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Emerald PG Holdings Ltd. v. Toronto Standard Condominium Corporation No. 2519 - 2022 ONCAT 89 - 2022-08-23

Corporation:

EPHLTSCC 2519

Date:

2022-08-23

Under:

CAT Decisions - Decision
Access to Records
Adequacy of Records

Summary:

The case of Emerald PG Holdings Ltd v Toronto Standard Condominium Corporation No. 2519 is a decision made by the Condominium Authority Tribunal (CAT) on August 23, 2022. This case involved a dispute regarding access to records and the adequacy of records provided by the condominium corporation. The parties agreed to conduct the case through a Mediation-Adjudication (MedAdj) process, and some issues were resolved during mediation. The remaining issues were adjudicated by the CAT.

Verdict:

Verdict:
In the case of Emerald PG Holdings Ltd v Toronto Standard Condominium Corporation No. 2519, the Condominium Authority Tribunal (CAT) decided that the Respondent had complied with their responsibilities to maintain and provide access to records. The CAT also addressed several issues related to the Response to Records form, the availability of draft audit reports, the provision of counter-signed versions of contracts, the status of emails as records, and the determination of the hourly rate for producing non-core records.

Lesson Learned:
From this case, it is evident that it is crucial for condominium corporations to properly handle records and ensure compliance with the Condominium Act and related regulations. The Respondent in this case successfully demonstrated their compliance with record-keeping obligations. However, it also highlights the importance of clarity and thoroughness in the Response to Records form and proper communication with former management providers.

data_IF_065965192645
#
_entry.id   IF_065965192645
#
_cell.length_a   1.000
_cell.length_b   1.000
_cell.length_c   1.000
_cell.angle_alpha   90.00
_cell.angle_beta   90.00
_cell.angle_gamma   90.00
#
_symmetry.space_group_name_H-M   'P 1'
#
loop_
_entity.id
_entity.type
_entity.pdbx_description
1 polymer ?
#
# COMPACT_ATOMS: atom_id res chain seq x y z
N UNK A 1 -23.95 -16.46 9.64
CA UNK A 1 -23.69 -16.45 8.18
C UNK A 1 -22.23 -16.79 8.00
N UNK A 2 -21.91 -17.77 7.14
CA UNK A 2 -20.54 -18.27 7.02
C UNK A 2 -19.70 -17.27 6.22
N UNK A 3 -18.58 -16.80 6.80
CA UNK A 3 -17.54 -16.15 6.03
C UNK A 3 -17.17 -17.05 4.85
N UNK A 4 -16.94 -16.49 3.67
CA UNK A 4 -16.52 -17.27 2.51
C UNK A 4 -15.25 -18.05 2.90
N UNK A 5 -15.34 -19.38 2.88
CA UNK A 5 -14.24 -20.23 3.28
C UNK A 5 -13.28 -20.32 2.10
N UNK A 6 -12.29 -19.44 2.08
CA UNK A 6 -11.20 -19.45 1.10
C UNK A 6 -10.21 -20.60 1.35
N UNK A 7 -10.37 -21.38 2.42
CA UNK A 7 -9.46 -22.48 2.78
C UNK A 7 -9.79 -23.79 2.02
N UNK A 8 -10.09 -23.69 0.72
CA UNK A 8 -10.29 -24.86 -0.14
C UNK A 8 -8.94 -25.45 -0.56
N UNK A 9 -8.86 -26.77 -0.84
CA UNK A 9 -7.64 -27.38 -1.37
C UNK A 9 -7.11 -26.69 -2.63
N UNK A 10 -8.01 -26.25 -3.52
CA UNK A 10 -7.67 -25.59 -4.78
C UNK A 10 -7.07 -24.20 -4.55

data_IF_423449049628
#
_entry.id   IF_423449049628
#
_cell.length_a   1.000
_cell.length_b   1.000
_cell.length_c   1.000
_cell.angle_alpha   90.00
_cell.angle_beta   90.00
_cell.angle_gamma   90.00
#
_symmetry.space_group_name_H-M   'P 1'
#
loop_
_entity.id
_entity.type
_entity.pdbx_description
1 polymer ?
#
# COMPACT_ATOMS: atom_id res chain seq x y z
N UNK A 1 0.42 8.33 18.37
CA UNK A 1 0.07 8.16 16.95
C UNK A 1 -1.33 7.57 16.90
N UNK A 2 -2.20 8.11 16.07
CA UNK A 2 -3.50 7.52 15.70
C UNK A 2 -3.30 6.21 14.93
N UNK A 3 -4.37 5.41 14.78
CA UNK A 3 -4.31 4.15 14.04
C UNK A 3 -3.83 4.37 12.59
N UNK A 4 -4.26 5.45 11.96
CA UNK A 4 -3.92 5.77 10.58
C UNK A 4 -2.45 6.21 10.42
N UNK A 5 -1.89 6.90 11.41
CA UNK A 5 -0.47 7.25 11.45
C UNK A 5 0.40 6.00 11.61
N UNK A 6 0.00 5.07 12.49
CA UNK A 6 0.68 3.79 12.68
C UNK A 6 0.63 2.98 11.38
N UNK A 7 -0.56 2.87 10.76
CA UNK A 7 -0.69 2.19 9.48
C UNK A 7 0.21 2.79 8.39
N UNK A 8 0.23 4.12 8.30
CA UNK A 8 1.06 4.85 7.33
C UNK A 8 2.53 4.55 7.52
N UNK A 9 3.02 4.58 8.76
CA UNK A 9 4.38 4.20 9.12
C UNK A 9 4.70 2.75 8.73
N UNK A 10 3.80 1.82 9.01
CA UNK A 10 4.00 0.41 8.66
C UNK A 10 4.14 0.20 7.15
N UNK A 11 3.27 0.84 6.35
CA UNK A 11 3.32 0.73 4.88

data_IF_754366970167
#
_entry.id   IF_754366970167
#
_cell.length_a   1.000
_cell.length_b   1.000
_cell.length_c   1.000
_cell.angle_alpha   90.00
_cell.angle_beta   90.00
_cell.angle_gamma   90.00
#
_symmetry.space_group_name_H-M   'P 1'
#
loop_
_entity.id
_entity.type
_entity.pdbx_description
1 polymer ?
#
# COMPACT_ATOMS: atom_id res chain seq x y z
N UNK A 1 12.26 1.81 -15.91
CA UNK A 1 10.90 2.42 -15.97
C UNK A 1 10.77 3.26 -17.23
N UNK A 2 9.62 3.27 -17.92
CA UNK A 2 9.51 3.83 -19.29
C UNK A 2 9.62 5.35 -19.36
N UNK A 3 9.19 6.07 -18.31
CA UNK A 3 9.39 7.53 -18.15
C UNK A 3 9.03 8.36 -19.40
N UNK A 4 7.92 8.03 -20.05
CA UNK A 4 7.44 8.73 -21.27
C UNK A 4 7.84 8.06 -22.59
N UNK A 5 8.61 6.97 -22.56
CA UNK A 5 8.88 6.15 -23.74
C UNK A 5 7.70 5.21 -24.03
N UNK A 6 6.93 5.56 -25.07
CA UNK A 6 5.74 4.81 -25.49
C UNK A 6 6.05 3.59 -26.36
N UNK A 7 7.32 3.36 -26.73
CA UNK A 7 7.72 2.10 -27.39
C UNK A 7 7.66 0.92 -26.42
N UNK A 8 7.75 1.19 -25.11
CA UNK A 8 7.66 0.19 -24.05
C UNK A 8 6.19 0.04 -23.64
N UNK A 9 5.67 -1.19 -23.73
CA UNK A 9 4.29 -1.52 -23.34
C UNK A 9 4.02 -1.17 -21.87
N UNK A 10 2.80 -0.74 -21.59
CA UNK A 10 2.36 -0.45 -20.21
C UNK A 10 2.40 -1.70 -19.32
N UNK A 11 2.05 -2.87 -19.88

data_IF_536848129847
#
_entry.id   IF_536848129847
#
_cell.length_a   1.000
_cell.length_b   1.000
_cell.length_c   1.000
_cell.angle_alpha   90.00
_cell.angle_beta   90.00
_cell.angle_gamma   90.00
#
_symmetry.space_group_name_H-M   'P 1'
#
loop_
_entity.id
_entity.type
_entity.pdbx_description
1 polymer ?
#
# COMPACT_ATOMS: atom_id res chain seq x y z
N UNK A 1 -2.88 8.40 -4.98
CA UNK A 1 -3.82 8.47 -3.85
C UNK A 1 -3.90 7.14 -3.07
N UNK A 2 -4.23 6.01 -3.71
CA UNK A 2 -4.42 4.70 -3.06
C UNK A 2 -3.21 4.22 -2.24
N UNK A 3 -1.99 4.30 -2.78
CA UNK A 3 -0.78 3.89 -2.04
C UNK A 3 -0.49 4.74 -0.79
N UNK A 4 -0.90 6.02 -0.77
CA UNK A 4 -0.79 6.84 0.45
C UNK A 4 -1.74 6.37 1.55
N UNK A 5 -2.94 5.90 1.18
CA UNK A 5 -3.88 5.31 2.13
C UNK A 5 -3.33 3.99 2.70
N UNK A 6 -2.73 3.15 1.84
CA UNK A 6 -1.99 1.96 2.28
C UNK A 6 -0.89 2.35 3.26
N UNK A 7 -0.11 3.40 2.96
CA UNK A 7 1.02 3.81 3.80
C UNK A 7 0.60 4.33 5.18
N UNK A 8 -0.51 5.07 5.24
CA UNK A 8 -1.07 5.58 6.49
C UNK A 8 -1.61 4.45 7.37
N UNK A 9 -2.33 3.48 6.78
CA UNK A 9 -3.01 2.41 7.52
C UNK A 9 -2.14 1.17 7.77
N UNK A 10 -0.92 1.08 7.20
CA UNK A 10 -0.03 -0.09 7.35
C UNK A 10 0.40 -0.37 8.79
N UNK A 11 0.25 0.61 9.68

Takeaways:

The CAT confirmed that the respondent, Toronto Standard Condominium Corporation No. 2519, complied with their responsibilities to maintain and provide access to records.
The issue of how the Response to Records form should identify circumstances where the respondent does not have records that may have been maintained by a former management provider was discussed. The applicant argued that the response form should affirm the applicant's entitlement to examine the records and provide instructions on how to request the records from the former management provider.
The CAT also considered other issues such as whether a draft audit report is considered a record of the corporation, the request for counter-signed versions of contracts, the status of emails as records of the corporation, and the determination of the hourly rate for the production of non-core records.

Recommendations: 

Recommendations:

Ensure clear and accurate completion of the Response to Records form: Condominium corporations should carefully review the prescribed form and accurately indicate the availability or unavailability of records. Clear instructions can be provided to the requester regarding how to obtain records from a former management provider if necessary.
Maintain effective communication with former management providers: When records are not available in the current management's possession but may be maintained by a former management provider, it is advisable to establish a protocol to request those records. This protocol may involve confirming the existence of records, obtaining copies, and addressing any associated fees or conditions.
Regularly review and update record-keeping practices: Condominium corporations should periodically review their record-keeping practices to ensure compliance with the Condominium Act and any relevant regulations. Keeping records well-organized, easily accessible, and properly maintained will facilitate future requests and potential legal disputes.

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